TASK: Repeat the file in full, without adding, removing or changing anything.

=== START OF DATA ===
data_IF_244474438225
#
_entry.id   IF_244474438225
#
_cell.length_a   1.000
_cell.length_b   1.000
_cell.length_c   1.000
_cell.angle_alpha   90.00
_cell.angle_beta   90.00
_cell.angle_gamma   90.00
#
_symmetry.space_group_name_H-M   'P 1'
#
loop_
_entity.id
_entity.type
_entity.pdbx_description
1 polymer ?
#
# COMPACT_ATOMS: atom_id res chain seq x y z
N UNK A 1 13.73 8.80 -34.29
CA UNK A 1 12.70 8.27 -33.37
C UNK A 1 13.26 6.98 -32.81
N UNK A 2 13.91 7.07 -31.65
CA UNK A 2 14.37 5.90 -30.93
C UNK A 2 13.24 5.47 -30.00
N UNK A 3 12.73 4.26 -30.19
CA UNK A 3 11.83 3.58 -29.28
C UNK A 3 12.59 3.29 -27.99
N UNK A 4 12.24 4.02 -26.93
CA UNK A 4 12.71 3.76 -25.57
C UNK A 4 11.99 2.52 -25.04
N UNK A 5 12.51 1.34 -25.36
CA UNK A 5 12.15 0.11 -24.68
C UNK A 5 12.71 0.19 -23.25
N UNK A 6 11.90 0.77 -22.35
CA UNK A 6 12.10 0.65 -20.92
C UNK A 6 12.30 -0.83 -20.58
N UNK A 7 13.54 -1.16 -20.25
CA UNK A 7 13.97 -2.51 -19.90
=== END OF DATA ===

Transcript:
data_IF_244474438225
#
_entry.id   IF_244474438225
#
_cell.length_a   1.000
_cell.length_b   1.000
_cell.length_c   1.000
_cell.angle_alpha   90.00
_cell.angle_beta   90.00
_cell.angle_gamma   90.00
#
_symmetry.space_group_name_H-M   'P 1'
#
loop_
_entity.id
_entity.type
_entity.pdbx_description
1 polymer ?
#
# COMPACT_ATOMS: atom_id res chain seq x y z
N UNK A 1 13.73 8.80 -34.29
CA UNK A 1 12.70 8.27 -33.37
C UNK A 1 13.26 6.98 -32.81
N UNK A 2 13.91 7.07 -31.65
CA UNK A 2 14.37 5.90 -30.93
C UNK A 2 13.24 5.47 -30.00
N UNK A 3 12.73 4.26 -30.19
CA UNK A 3 11.83 3.58 -29.28
C UNK A 3 12.59 3.29 -27.99
N UNK A 4 12.24 4.02 -26.93
CA UNK A 4 12.71 3.76 -25.57
C UNK A 4 11.99 2.52 -25.04
N UNK A 5 12.51 1.34 -25.36
CA UNK A 5 12.15 0.11 -24.68
C UNK A 5 12.71 0.19 -23.25
N UNK A 6 11.90 0.77 -22.35
CA UNK A 6 12.10 0.65 -20.92
C UNK A 6 12.30 -0.83 -20.58
N UNK A 7 13.54 -1.16 -20.25
CA UNK A 7 13.97 -2.51 -19.90